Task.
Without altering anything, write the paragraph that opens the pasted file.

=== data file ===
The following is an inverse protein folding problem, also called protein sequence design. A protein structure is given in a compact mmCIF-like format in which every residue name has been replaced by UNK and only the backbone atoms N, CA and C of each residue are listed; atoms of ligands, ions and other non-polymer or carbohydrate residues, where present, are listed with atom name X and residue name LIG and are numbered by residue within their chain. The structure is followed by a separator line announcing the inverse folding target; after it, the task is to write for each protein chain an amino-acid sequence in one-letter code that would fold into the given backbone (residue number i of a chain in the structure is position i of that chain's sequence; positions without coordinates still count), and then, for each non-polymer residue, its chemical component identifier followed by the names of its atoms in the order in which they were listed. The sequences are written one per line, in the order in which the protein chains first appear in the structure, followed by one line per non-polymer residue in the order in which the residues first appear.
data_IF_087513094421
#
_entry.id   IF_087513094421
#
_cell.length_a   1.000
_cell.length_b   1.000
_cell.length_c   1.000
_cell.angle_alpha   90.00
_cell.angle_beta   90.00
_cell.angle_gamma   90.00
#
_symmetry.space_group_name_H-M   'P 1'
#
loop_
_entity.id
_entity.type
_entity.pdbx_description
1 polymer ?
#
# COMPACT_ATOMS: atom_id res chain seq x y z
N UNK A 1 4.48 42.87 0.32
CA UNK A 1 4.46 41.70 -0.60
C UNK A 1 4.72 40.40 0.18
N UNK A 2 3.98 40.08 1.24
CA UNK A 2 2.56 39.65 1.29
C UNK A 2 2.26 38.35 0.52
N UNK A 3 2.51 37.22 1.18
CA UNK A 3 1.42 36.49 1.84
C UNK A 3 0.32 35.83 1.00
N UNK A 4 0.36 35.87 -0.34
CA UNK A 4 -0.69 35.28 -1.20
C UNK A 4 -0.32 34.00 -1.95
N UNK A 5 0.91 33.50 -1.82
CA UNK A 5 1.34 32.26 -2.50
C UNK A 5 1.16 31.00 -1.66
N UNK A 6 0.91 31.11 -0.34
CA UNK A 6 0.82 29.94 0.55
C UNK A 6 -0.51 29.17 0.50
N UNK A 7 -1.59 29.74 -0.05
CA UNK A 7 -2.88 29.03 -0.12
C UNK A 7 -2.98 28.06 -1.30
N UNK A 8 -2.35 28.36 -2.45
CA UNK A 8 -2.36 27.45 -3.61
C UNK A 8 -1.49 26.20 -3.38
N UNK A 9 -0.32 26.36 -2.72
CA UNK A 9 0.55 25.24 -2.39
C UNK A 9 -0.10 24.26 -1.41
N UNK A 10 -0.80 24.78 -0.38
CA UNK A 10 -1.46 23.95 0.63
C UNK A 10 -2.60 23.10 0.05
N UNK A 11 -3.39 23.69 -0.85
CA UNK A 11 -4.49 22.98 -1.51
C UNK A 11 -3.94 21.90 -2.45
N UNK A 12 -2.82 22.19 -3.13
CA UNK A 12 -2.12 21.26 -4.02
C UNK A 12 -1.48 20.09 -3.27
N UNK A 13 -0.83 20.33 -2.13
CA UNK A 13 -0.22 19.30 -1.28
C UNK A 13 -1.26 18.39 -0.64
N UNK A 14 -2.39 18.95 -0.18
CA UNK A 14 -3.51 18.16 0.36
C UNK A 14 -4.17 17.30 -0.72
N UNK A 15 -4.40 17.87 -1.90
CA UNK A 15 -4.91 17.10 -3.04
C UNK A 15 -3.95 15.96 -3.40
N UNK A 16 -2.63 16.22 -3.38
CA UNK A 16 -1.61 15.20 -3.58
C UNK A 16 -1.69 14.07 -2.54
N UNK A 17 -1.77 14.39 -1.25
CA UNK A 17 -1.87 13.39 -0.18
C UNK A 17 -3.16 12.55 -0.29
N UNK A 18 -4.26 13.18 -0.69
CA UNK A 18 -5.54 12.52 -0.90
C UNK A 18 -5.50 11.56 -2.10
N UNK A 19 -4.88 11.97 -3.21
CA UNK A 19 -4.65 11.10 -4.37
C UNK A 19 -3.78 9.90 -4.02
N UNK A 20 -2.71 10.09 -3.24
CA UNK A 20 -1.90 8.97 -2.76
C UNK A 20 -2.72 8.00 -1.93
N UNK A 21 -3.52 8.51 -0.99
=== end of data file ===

The following is an inverse protein folding problem, also called protein sequence design. A protein structure is given in a compact mmCIF-like format in which every residue name has been replaced by UNK and only the backbone atoms N, CA and C of each residue are listed; atoms of ligands, ions and other non-polymer or carbohydrate residues, where present, are listed with atom name X and residue name LIG and are numbered by residue within their chain. The structure is followed by a separator line announcing the inverse folding target; after it, the task is to write for each protein chain an amino-acid sequence in one-letter code that would fold into the given backbone (residue number i of a chain in the structure is position i of that chain's sequence; positions without coordinates still count), and then, for each non-polymer residue, its chemical component identifier followed by the names of its atoms in the order in which they were listed. The sequences are written one per line, in the order in which the protein chains first appear in the structure, followed by one line per non-polymer residue in the order in which the residues first appear.